Scientists are on the lookout for energetic flies with plenty of body hair to pollinate crops and help expand Australia’s fruit, vegetables and nut production.

Pollination is vital to the success of many fruit, nut and vegetable crops, with pollination-dependant crops in Australia worth almost $6 billion per year.

As part of a $5.7M research effort involving some of the nation’s leading researchers, fly pollination test sites have been set up on farms in Western Australia (Busselton and Gingin); Queensland (Mareeba, Dimbulah, Walkamin, Bundaberg); Tasmania; South Australia (Mt Gambier); and the Northern Territory (Darwin).

The project is being managed by Hort Innovation and is led by the Western Australian Department of Primary Industries and Regional Development (DPIRD), in collaboration with the University of Western Australia, Western Sydney University, University of New England, Seed Purity Pty Ltd and Biological Services.

Hort Innovation General Manager for Research and Development, Dr Alison Anderson, said exploring different pollination methods was essential to ensure sustainable crop production.

“Bees perform a wonderful service. What this project is aiming to do is support that service by determining which species of native flies can also effectively transfer pollen from plant to plant,” she said.

“We are looking at ‘hairy’ fly species that have no trouble attaching pollen to their bodies. We also want flies that are energetic and will travel reasonable distances up and down rows of crops, such as hoverflies, rather than staying in one area with limited movement.”

Dr Anderson said if certain fly species prove good pollinators, researchers will also determine the most efficient ways for growers to get access to the insects.

“Flies make ideal pollinator candidates because they are present year-round. They regularly visit flowers seeking sugar from the nectar, and their bodies easily pick up pollen,” she said.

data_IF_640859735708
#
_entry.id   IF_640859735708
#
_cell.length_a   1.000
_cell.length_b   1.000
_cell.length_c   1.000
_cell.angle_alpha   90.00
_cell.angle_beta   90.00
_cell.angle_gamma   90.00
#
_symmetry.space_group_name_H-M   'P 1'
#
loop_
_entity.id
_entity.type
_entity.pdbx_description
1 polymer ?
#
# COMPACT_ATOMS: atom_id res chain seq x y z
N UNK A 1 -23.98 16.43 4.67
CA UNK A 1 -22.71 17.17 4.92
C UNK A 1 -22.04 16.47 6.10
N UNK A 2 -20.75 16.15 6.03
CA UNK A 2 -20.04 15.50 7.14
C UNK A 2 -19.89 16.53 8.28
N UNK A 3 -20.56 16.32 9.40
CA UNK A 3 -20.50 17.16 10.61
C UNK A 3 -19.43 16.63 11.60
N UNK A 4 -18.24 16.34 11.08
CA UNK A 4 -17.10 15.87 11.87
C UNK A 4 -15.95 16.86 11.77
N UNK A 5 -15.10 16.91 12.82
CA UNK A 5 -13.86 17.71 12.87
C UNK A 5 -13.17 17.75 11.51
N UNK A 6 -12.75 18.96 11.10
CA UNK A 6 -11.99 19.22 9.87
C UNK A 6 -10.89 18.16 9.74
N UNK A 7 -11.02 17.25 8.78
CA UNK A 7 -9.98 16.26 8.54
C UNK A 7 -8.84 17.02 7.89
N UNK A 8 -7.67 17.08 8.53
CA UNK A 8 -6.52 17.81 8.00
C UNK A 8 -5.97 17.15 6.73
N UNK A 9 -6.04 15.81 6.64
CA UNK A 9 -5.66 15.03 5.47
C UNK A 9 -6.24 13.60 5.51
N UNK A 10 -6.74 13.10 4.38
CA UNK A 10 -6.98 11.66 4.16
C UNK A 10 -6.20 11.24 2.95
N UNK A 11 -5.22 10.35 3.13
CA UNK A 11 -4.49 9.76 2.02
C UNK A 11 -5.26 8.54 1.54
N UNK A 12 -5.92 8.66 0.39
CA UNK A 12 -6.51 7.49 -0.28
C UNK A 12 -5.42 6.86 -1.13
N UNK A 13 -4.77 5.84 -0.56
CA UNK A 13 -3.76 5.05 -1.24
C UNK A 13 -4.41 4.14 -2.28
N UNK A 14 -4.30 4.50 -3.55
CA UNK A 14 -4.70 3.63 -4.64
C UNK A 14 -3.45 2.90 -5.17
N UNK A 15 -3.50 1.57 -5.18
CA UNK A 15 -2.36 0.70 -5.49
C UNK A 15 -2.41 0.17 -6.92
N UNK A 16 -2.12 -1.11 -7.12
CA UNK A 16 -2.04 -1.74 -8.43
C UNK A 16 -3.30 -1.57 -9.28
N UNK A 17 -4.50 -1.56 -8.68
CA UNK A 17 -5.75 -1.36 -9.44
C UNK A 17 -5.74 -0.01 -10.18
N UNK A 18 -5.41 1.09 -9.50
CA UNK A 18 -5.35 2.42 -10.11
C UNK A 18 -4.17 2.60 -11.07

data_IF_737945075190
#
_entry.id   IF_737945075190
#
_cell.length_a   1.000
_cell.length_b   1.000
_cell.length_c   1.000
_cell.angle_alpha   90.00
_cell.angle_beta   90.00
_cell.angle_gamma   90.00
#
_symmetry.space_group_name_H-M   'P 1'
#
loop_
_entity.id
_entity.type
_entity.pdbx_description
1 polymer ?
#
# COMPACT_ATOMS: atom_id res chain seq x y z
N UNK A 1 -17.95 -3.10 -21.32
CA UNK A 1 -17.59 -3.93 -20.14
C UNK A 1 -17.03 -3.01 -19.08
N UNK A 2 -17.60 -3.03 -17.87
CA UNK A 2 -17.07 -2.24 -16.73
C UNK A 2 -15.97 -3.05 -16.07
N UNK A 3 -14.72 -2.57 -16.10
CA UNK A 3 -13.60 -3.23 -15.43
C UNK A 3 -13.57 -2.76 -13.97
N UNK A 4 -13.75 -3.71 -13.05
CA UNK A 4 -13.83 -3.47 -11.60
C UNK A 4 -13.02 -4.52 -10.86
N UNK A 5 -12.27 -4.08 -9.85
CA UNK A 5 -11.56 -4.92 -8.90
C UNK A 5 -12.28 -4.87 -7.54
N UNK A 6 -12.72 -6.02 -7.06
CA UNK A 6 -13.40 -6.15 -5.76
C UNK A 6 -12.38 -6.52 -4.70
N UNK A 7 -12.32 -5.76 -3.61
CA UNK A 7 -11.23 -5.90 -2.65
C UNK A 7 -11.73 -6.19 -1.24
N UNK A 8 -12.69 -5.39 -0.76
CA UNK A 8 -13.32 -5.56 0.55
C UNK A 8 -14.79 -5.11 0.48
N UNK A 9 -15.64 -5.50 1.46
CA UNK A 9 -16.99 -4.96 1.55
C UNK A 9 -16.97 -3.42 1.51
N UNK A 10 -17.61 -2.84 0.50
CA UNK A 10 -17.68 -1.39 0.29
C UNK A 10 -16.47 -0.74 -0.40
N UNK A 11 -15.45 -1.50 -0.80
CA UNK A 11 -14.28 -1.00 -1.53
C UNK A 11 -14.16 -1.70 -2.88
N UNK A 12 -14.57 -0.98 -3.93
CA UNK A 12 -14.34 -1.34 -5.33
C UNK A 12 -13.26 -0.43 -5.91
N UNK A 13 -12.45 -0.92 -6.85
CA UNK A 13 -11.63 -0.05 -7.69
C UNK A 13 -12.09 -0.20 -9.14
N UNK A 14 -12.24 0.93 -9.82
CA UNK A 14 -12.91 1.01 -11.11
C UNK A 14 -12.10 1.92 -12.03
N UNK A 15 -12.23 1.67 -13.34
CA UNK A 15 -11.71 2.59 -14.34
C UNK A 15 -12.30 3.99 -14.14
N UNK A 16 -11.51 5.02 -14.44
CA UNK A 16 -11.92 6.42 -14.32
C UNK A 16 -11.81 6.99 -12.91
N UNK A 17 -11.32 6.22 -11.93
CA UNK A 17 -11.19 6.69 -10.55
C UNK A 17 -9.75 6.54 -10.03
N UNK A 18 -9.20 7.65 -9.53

“Flies are one of the most diverse animal groups in the world, being significant in agrobiodiversity and present in almost all habitats, where their pollination ability enhances seed and fruit production. This project has the potential to extend to many horticultural crops, in particular, protected cropping such as tunnel houses and glasshouses which do not have the benefits of natural pollination.”

Jacinta Foley, agronomist on Jasper Farm trial site in WA, said the business is excited by the possibility of using flies as pollinators.

“The prospect of purposefully introducing alternative pollinators to service our avocado trees is an exciting one,” she said. “We are very keen to find out which types of native flies are most effective at pollinating avocado crops, and how to encourage their activity at our almost 400-hectare property.”

Teams in each of the fly trial locations are mass rearing certain species of flies and testing their
performance on various crops, at different times of the day in various weather conditions.

Once complete in 2023, the project will show which types of flies pollinate best in which regions. This project is supporting the Australian agriculture industry’s target of becoming a $100 billion industry by 2030.